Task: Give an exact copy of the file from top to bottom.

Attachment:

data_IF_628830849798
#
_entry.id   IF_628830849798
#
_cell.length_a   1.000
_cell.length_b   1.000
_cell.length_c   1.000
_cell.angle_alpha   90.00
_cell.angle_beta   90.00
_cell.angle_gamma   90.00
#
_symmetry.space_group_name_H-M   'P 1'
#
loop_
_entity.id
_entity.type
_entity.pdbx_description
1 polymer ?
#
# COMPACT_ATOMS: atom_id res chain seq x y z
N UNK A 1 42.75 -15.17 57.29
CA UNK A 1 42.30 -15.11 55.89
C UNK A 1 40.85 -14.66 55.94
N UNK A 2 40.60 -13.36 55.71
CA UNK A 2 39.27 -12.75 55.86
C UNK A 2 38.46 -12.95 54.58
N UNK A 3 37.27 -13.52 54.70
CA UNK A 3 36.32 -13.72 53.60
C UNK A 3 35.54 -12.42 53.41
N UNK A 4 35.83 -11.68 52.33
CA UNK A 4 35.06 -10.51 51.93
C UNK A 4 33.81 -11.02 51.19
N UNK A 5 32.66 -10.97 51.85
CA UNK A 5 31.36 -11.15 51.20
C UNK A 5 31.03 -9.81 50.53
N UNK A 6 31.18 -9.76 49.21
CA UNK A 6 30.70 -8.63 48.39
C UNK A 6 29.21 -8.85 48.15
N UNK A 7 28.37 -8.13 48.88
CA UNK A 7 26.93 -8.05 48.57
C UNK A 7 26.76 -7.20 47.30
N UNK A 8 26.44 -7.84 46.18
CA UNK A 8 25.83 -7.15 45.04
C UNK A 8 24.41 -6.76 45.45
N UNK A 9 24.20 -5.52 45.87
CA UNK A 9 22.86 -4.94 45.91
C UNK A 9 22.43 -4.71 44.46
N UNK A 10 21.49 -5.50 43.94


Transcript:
data_IF_628830849798
#
_entry.id   IF_628830849798
#
_cell.length_a   1.000
_cell.length_b   1.000
_cell.length_c   1.000
_cell.angle_alpha   90.00
_cell.angle_beta   90.00
_cell.angle_gamma   90.00
#
_symmetry.space_group_name_H-M   'P 1'
#
loop_
_entity.id
_entity.type
_entity.pdbx_description
1 polymer ?
#
# COMPACT_ATOMS: atom_id res chain seq x y z
N UNK A 1 42.75 -15.17 57.29
CA UNK A 1 42.30 -15.11 55.89
C UNK A 1 40.85 -14.66 55.94
N UNK A 2 40.60 -13.36 55.71
CA UNK A 2 39.27 -12.75 55.86
C UNK A 2 38.46 -12.95 54.58
N UNK A 3 37.27 -13.52 54.70
CA UNK A 3 36.32 -13.72 53.60
C UNK A 3 35.54 -12.42 53.41
N UNK A 4 35.83 -11.68 52.33
CA UNK A 4 35.06 -10.51 51.93
C UNK A 4 33.81 -11.02 51.19
N UNK A 5 32.66 -10.97 51.85
CA UNK A 5 31.36 -11.15 51.20
C UNK A 5 31.03 -9.81 50.53
N UNK A 6 31.18 -9.76 49.21
CA UNK A 6 30.70 -8.63 48.39
C UNK A 6 29.21 -8.85 48.15
N UNK A 7 28.37 -8.13 48.88
CA UNK A 7 26.93 -8.05 48.57
C UNK A 7 26.76 -7.20 47.30
N UNK A 8 26.44 -7.84 46.18
CA UNK A 8 25.83 -7.15 45.04
C UNK A 8 24.41 -6.76 45.45
N UNK A 9 24.20 -5.52 45.87
CA UNK A 9 22.86 -4.94 45.91
C UNK A 9 22.43 -4.71 44.46
N UNK A 10 21.49 -5.50 43.94